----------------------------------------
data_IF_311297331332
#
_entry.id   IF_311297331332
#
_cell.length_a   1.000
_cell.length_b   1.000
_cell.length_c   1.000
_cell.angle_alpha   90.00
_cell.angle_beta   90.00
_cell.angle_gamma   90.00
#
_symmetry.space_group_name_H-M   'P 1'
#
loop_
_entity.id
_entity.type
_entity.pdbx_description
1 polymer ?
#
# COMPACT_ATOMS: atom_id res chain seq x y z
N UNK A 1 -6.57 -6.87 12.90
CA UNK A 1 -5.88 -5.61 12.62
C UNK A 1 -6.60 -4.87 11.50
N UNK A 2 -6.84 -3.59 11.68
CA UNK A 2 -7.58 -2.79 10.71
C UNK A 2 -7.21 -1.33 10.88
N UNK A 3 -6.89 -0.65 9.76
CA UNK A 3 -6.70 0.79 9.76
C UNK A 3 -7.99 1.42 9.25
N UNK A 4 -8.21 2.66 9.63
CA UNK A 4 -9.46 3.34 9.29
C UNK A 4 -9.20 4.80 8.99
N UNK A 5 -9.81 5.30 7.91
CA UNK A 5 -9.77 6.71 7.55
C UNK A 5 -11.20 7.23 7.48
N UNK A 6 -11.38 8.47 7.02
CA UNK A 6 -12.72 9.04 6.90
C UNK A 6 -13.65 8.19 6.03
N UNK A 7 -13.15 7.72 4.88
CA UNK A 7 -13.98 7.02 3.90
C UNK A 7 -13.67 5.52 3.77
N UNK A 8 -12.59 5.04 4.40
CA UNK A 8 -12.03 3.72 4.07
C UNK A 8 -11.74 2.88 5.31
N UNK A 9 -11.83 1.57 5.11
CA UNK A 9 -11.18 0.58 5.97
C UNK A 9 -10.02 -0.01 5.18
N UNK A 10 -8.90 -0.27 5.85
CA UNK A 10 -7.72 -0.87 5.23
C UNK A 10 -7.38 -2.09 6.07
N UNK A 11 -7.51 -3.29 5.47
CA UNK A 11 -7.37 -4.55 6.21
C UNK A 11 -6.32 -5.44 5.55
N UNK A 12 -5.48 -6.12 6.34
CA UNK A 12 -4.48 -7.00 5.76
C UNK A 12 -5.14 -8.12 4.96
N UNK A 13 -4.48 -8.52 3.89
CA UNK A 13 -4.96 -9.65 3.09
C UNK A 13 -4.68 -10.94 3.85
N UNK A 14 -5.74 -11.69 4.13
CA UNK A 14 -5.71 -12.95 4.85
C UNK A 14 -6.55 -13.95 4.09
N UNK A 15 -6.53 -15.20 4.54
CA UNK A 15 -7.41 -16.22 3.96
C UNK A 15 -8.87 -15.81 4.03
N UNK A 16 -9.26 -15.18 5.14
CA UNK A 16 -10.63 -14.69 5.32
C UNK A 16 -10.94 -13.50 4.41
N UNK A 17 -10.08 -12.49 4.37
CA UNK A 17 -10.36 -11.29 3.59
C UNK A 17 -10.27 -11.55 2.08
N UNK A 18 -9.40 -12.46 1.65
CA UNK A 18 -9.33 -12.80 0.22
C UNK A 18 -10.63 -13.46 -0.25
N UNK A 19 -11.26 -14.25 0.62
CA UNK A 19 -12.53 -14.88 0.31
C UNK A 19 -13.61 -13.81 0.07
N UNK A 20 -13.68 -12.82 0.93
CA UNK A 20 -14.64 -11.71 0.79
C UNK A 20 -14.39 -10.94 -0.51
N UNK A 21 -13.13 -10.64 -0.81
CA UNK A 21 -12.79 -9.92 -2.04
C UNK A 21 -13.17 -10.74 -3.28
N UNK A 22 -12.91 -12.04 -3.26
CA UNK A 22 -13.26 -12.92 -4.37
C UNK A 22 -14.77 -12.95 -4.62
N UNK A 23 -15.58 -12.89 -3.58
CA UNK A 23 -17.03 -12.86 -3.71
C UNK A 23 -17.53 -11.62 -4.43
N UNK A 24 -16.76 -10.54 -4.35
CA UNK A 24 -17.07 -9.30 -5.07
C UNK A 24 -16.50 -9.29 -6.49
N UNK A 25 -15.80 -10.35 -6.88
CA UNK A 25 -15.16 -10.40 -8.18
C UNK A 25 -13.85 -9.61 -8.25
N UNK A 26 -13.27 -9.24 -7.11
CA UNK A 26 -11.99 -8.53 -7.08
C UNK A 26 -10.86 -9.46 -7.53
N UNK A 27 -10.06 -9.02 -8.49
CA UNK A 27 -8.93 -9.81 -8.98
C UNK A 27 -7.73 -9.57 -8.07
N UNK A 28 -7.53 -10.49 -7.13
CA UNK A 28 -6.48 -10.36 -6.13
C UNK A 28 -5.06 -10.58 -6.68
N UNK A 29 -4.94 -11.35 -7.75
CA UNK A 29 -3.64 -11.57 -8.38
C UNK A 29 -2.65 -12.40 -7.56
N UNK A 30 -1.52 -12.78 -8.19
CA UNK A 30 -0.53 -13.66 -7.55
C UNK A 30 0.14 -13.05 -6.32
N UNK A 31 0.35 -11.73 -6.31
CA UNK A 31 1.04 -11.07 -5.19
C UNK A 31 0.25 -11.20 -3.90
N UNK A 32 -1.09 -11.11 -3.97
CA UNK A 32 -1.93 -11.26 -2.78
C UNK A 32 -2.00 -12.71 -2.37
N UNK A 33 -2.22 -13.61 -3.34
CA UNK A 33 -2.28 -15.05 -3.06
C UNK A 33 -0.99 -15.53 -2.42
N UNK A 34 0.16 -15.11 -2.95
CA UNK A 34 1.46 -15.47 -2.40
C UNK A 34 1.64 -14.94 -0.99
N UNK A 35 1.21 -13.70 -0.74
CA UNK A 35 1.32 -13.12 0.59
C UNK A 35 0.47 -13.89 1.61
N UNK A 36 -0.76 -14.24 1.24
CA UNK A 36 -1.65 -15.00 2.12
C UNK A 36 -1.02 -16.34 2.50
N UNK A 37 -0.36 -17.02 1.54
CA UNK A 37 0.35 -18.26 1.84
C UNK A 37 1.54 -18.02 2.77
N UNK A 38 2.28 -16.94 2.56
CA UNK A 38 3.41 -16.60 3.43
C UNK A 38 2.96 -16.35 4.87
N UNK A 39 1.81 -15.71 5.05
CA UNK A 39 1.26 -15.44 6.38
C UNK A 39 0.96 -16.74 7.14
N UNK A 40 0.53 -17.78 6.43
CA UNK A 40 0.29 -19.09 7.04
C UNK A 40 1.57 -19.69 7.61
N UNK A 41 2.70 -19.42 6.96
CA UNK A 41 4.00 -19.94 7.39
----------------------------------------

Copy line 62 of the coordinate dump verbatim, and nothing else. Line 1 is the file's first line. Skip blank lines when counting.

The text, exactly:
C UNK A 14 -6.55 -13.95 4.09